SpaceX Founder and Chief Engineer Elon Musk speaks at the 2020 Satellite Conference and Exhibition on March 9, 2020 in Washington, DC. Musk answered a number of questions about SpaceX projects during his appearance at the conference.
Win McNamee | Getty Images
Bitcoin’s price fell Friday morning after Elon Musk posted a tweet suggesting he fell in love with the world’s leading cryptocurrency.
Billionaire Tesla CEO tweeted a meme about a couple who split over the male partner, quoting Linkin Park texts and adding the hashtag #Bitcoin and a broken heart emoji.
The cryptocurrency rebounded slightly but remained in the red after Square CEO Jack Dorsey tweeted Friday morning that the digital payments company was considering developing a hardware wallet for Bitcoin.
Bitcoin was down 3.6% to $ 37,170.97 at 1:45 p.m. ET on Friday, according to data from Coin Metrics. Other digital coins followed suit, with cryptocurrency # 2 falling 3.2% to $ 2,706.99 and Dogecoin – Musk’s preferred crypto – falling 3% to 38 cents.
Bitcoin had a wild year, hitting a record high of more than $ 64,000 in April, only to crash to nearly $ 30,000 the following month. It’s now more than 40% below its all-time high, though it’s still up nearly 30% in 2021.
It’s not the first time Musk’s tweets about crypto have moved the market. In May, he said that due to concerns about energy usage, Tesla would stop accepting Bitcoin as a payment method, saving hundreds of billions of dollars in value from the entire crypto market in a single day.
Some in the crypto industry have criticized Musk in the past for his posts about digital currencies. For example, Musk tweeted frequently about “joke” cryptocurrency Dogecoin, which often resulted in wild price movements.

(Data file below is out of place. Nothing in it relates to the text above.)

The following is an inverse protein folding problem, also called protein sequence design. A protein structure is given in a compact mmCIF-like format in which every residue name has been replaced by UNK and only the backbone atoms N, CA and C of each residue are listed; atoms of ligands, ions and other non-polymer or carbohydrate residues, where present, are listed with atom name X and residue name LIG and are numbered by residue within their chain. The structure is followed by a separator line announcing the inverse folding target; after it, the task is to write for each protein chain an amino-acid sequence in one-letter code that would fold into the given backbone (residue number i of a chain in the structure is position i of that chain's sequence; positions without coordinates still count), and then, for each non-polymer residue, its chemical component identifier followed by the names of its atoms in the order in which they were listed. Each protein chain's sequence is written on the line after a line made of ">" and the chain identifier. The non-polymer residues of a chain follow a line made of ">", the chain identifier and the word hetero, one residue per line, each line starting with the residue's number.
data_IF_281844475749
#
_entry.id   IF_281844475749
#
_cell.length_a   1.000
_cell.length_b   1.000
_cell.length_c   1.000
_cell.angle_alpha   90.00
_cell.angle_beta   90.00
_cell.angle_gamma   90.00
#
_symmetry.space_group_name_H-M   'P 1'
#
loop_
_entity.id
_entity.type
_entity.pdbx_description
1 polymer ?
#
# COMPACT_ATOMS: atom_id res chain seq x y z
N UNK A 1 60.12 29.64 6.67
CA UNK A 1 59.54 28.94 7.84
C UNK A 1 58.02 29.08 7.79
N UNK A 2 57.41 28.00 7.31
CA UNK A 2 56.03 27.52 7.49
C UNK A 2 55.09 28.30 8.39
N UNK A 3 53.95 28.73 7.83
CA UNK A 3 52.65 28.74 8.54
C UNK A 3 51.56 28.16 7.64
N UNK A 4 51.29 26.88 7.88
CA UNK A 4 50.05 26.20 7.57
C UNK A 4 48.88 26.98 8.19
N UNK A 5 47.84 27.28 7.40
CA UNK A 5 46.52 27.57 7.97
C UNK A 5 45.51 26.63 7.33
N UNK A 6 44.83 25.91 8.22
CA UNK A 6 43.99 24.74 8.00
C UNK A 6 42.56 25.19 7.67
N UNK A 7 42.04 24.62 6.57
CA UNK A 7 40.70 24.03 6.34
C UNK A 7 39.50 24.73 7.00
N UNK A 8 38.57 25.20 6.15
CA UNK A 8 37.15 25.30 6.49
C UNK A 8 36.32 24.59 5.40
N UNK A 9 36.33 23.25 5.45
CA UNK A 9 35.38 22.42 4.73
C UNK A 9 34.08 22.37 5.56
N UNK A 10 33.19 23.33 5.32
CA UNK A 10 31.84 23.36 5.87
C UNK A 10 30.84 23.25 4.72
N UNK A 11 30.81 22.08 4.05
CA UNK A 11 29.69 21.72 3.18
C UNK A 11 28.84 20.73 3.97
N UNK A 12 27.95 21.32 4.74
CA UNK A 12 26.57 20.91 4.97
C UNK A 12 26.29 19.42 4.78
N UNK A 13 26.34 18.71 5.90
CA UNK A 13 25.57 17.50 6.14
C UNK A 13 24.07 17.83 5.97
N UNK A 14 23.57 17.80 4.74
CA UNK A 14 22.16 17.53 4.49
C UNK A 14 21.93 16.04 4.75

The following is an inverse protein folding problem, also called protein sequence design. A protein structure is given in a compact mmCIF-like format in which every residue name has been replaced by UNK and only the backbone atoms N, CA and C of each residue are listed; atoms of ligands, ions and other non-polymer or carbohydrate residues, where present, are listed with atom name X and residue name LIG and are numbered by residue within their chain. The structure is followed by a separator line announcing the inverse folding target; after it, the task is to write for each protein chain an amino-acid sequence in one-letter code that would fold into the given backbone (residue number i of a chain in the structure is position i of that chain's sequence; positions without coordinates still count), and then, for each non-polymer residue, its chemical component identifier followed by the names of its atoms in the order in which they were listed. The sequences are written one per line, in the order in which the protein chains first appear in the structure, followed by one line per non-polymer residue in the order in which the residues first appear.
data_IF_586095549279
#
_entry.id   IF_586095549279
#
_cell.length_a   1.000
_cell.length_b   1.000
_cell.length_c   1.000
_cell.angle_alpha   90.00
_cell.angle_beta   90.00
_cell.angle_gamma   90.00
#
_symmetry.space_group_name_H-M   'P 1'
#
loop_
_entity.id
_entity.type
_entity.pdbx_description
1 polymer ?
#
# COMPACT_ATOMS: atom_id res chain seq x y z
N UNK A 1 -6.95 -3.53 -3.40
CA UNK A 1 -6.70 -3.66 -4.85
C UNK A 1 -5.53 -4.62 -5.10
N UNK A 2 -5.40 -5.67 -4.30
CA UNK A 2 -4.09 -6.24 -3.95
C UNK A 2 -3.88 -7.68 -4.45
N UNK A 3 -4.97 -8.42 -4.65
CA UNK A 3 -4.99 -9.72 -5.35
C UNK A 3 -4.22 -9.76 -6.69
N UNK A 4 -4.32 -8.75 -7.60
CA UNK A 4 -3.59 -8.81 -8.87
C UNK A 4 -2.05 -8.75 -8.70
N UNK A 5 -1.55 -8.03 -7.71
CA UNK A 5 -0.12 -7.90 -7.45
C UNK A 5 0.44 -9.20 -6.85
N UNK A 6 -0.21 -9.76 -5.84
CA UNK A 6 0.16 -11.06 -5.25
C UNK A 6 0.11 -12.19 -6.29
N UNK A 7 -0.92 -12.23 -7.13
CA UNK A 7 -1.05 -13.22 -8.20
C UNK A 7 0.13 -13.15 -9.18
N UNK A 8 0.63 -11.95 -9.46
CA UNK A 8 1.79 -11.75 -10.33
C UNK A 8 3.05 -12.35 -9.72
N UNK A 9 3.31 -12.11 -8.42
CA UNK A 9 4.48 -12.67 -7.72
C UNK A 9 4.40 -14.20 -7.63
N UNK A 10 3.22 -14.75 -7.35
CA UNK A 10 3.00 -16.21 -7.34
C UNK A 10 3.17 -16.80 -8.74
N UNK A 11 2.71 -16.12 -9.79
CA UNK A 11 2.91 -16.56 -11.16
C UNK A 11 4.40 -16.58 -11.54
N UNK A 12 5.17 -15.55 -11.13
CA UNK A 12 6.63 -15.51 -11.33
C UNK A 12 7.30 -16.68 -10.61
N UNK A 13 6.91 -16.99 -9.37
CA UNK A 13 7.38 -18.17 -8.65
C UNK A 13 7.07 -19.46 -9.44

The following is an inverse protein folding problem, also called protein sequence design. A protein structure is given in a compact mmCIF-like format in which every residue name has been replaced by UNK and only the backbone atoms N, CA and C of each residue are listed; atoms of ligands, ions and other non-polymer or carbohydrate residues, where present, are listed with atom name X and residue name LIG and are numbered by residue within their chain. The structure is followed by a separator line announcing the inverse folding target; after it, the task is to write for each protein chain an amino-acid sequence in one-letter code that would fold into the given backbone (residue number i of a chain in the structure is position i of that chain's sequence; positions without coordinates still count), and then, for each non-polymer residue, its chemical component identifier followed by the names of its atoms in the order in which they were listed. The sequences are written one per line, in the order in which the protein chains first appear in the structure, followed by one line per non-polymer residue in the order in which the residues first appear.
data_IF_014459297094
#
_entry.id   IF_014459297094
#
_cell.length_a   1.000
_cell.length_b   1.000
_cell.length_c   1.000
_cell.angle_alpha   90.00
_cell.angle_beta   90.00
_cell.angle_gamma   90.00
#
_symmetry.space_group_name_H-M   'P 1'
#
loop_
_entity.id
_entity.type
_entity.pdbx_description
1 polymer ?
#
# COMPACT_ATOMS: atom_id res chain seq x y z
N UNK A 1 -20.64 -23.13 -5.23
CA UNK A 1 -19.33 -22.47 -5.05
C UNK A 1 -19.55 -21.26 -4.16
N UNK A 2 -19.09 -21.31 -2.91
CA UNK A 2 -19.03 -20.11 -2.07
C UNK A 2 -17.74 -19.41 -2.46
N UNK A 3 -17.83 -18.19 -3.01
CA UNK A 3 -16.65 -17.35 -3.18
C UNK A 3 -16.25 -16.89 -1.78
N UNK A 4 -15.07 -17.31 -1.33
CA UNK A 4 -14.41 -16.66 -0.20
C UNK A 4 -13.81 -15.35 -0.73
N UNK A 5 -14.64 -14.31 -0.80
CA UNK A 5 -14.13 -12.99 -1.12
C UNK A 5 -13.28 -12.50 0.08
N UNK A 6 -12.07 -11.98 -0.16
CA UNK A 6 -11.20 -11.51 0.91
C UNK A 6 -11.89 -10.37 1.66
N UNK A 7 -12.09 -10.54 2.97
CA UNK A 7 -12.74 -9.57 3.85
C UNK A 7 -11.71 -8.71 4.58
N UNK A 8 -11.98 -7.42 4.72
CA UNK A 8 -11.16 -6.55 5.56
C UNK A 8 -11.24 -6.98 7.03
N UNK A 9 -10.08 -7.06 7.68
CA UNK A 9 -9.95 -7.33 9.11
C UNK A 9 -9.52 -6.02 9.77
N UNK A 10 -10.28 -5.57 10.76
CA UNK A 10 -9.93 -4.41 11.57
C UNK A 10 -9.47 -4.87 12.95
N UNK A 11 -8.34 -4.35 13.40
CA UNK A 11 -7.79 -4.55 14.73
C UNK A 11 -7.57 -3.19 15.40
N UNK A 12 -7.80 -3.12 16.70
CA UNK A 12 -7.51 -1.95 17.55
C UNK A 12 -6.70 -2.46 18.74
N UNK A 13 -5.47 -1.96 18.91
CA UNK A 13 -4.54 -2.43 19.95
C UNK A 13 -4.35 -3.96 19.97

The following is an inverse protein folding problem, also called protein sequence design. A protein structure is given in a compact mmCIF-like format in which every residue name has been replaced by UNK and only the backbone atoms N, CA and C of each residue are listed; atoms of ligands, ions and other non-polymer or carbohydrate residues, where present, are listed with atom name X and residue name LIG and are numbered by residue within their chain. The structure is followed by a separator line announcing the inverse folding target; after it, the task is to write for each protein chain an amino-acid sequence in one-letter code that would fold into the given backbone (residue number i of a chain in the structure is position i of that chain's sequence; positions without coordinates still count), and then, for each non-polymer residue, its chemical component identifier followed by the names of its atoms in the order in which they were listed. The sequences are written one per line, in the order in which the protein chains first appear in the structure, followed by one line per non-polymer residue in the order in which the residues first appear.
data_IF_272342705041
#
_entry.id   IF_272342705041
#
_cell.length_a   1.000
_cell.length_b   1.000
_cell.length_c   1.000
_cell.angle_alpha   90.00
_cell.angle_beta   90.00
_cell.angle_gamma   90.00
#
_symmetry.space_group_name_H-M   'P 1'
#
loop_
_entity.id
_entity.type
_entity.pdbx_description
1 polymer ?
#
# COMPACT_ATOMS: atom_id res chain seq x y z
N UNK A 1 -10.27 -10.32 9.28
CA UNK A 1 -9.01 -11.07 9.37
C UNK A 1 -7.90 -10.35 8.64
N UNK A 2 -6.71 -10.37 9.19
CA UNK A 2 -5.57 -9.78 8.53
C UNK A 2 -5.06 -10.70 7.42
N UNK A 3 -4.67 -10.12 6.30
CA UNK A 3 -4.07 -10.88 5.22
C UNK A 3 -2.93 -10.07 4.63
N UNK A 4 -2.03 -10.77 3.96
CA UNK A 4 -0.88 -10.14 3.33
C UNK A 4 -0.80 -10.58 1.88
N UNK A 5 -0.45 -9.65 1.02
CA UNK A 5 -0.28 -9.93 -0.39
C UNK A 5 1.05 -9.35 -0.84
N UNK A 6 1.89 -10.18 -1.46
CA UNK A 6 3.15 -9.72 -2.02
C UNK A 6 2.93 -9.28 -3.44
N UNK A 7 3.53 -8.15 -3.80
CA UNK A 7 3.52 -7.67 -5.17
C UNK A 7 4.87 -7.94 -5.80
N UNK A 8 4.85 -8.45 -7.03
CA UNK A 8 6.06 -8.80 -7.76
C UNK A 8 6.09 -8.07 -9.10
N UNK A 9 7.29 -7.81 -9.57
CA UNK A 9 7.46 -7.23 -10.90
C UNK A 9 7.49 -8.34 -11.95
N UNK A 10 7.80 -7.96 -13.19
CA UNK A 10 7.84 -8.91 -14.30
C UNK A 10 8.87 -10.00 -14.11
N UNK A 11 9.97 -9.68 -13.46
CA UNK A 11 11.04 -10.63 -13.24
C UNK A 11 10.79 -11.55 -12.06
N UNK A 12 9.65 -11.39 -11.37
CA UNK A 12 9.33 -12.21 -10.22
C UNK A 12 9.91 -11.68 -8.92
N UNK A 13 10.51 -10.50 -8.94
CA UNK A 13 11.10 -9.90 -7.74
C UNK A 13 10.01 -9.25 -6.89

After his latest tweet about Bitcoin, Changpeng Zhao, the CEO of Binance, turned it down. Binance is the world’s largest crypto exchange by trading volume, according to CoinMarketCap data.
“Tweets that harm the finances of others are not funny and irresponsible,” tweeted Zhao, known in crypto circles as “CZ”, on Friday.
Musk’s Twitter posts have also impacted assets beyond crypto. On Wednesday, shares in Samsung Publishing, a major shareholder in the producer of Baby Shark, rose after a tweet from Musk about the viral nursery rhyme.
His tweets have drawn the ire of the U.S. Securities and Exchange Commission, which accused Musk and his electric car company of securities fraud in 2018 after the CEO tweeted that he had taken the company private and secured funding for the deal.
It emerged this week that the SEC reportedly reprimanded Musk for allegedly violating the terms of a settlement agreement with the securities commissioner. SEC officials highlighted a tweet in May last year in which Musk said Tesla’s share price was “too high”.
What’s next for Bitcoin?
In a new release this week, JPMorgan said institutional investors would not buy the decline in Bitcoin and recommended prices may have to fall further.
Bitcoin advocates view digital currency as a similar store of value to gold, arguing that it can act as a hedge against inflation as central banks around the world increase incentives in response to the coronavirus crisis. But skeptics say Bitcoin is a speculative bubble waiting to burst.
Thousands of Bitcoin investors have come to Miami this week to hold a conference on the cryptocurrency. Miami’s mayor, Francis Suarez, believes in Bitcoin himself and told CNBC on Thursday that the city is “actively looking at paying employees in cryptocurrencies.”
“I think crypto is just counterfeit,” Andrey Kostin, chairman of Russia’s VTB Bank, told CNBC’s Hadley Gamble on Friday at the International Economic Forum in St. Petersburg. “Somebody sits somewhere in mining and mining like they were in the Middle Ages and then uses them.”
“No government will accept it because there is no government regulation,” he added. “You can’t control it.”
Kostin alluded to several central bank initiatives to develop digital versions of existing money such as the dollar, the euro, the Chinese yuan or, in the case of Russia, the ruble.
“It’s inevitable,” he said. “The whole world is moving into a digital world. And currency is not excluded from this process.”
– CNBC’s Hannah Miao contributed to the coverage.